• Tracey says:

    I’m trying this one out tonight to go with some pork chops and green beans. It will be my first time eating hearts of palm!

    Before I became wary of soy, I used to make a so-so tasting tofu-roni and cheese, but this looks much more tasty. Thanks!

  • Awesome dinner! Can I come over?;)

  • Tracey says:

    You could have! We had plenty. And the “mac” and cheese? It was TO DIE FOR. Your recipes are life-changing. Low carb is finally as delicious as I always hoped it could be.

  • What a nice way to end my day;) you totally made my night!

  • Jenni says:

    Made this for dinner tonight… Oh me oh my! It was so delicious, and now my kitchen smells of yummy melted cheese :). It was so quick and easy to make (luckily because I was starving), what a real treat! The problem with your magnificent recipes Maria is that they are so good that 1 serving just doesn’t cut it! Thanks so much for this gem of a recipe, it made my evening!

  • OK, I’ll admit I was skeptical but a good macaroni and cheese recipe has actually been the subject of some research for me :-). This was awesome! I was also doubtful that it would serve SIX because with the old Mac & cheese I would eat until literally sick. This was so good but didn’t have that addictive affect of eating more and more – even when you know you’re full. This is a keeper! Thank you!!

  • Like Georgia, I was skeptical. But being a foodie, I’ll try anything once. Mom made this last week and followed the recipe to a tee. It was fantastic. I made it again today (I like to experiment) and changed the cheddar/parm blend to gouda/havarti/cheddar.


    I just want to say thank you so much Maria; for your counseling, blog, books, and recipes! I’m so very thankful I found you.

    Looking forward to trying more of your recipes. I got the ice cream maker this week and will be playing with that this weekend.

  • vikings says:

    This went over very well, I loved it, Hubby said make it anytime! My 16 year old son had seconds. My 17 year old daughter ate the whole helping , asking the whole time what was up with these noodles I didn’t answer , just said healthy noodles. She went searching in the kitchen and found the hearts palm jar, then the 15 year old said , yuck, i’m not eating palm trees. So 4 out of 5 ain’t bad. The only thing I did different was put asiago cheese on top. Thank you Maria !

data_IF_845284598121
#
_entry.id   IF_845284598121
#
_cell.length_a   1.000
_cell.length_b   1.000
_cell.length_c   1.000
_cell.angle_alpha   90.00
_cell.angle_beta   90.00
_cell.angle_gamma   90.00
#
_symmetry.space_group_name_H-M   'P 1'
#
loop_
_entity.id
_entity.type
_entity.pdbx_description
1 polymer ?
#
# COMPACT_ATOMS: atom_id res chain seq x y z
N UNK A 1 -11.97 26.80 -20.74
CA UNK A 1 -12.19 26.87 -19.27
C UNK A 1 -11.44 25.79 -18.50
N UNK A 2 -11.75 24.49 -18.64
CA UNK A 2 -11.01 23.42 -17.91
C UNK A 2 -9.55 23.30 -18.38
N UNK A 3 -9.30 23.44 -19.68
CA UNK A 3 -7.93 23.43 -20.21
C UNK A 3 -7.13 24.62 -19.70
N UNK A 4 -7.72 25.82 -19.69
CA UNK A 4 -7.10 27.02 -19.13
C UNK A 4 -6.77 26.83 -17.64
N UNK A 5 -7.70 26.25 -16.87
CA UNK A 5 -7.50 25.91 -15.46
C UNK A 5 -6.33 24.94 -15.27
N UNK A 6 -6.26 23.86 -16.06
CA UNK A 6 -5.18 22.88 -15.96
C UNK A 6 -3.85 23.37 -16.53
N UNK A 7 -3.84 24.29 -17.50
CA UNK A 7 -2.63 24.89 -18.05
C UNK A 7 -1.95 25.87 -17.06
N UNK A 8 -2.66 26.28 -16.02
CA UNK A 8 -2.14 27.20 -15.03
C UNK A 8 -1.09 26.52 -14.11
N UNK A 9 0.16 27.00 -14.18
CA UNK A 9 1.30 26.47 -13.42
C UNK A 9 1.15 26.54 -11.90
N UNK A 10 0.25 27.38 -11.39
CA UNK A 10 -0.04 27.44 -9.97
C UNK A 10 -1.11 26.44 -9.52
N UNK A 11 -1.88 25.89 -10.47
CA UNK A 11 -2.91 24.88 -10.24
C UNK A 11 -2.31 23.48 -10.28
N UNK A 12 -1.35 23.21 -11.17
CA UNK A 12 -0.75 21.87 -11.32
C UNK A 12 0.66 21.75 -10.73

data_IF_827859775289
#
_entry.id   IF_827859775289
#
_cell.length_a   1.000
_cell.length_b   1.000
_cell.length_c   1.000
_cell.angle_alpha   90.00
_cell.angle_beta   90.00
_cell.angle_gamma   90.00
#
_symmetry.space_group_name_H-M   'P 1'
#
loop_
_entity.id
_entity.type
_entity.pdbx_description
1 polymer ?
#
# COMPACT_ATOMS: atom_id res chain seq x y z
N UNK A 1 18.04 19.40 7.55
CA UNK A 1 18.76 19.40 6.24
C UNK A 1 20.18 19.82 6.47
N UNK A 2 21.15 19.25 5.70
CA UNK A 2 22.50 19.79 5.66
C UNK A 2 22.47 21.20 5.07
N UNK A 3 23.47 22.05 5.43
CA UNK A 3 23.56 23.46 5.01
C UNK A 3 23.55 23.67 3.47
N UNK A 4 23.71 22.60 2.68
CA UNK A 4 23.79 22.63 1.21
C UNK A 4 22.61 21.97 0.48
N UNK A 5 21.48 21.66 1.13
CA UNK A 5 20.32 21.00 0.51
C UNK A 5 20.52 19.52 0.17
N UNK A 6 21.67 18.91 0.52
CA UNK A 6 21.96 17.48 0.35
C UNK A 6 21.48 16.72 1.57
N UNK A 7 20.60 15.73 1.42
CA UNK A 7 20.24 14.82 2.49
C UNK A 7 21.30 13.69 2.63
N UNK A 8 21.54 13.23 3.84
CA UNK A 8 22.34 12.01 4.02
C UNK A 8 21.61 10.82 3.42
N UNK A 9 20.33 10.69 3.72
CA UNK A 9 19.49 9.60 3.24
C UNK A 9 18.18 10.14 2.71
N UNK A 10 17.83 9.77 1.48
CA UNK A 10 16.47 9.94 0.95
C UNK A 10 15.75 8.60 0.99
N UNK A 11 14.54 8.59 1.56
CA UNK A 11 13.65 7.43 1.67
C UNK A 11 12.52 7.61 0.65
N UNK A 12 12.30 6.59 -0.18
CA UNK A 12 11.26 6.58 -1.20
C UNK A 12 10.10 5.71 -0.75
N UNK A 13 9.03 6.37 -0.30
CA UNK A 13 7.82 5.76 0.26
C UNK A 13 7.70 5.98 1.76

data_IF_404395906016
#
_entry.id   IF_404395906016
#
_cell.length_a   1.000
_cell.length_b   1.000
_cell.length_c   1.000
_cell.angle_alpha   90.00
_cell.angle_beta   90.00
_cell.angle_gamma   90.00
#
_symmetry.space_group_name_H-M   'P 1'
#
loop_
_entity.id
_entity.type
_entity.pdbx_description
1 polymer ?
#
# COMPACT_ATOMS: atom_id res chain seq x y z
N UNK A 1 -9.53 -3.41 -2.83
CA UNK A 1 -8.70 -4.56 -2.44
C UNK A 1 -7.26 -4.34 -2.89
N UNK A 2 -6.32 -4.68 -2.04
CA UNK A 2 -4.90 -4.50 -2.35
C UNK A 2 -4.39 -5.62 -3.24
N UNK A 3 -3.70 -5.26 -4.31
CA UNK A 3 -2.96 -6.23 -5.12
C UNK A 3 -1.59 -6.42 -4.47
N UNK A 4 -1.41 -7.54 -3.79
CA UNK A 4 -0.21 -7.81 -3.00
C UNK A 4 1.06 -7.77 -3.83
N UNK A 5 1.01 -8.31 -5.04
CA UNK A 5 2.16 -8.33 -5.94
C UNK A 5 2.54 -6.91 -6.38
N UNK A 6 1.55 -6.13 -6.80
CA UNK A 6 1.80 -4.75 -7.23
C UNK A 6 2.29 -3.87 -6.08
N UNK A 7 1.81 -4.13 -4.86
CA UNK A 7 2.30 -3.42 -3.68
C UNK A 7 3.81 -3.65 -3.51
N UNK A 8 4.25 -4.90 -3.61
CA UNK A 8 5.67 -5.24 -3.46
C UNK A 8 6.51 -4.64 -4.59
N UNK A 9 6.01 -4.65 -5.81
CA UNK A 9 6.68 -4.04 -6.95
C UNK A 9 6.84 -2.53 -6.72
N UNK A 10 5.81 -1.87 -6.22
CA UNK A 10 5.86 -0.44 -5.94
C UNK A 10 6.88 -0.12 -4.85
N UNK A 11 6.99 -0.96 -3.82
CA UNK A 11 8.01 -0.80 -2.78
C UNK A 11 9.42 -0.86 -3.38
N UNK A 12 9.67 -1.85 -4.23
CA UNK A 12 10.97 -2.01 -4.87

• Hi Maria! What size jars? My purchase for Costco is 16 oz each. Do I still use 2? Thanks! Looking forward to making my husbands favorite meal!

  • Hi I was just wondering if you have any ideas as an alternative to the heart of palm as I’m in Australia and can’t seem to find it anywhere here.
    Also, I’ve been reading through your blog and found it’s quite similar to the diet I’m on now. Only my naturopath seems to think that I shouldn’t eat dairy, because she says it’s not good for you. But it’s been really hard for me going without it, as I love cheese. I see a lot of your recipes have dairy products, and was wondering if you could tell me what your personal take on it is… as in if it’s okay to eat, but only in moderation, etc?

  • Heather says:

    I am curious about the nutritional information. I just entered this into my recipe creator (without the topping of almond flour and butter) and it states the calorie count as 445 per serving! That seems way off from your calorie count of 239 which I am assuming includes the topping.

  • isabelle says:

    LOVED it!!! This is a fantastic recipe… I would have never thought to use hearts of palm in a “gratin” dish, always had them in salads… Delicious! I am just so happy that I can make a white cheesy sauce now without any flour at all, how great is that? Thank you!

  • Valerie Pergolizzi says:

    Ridiculously delicious! Will try with gruyere next time and a little fresh nutmeg!

  • Hope says:

    I have heard of using hearts of palm in place of potatoes for a potato salad.

  • Jenna says:

    When I made this my cheese just clumped together and didn’t combine with the broth or butter. What did I do wrong?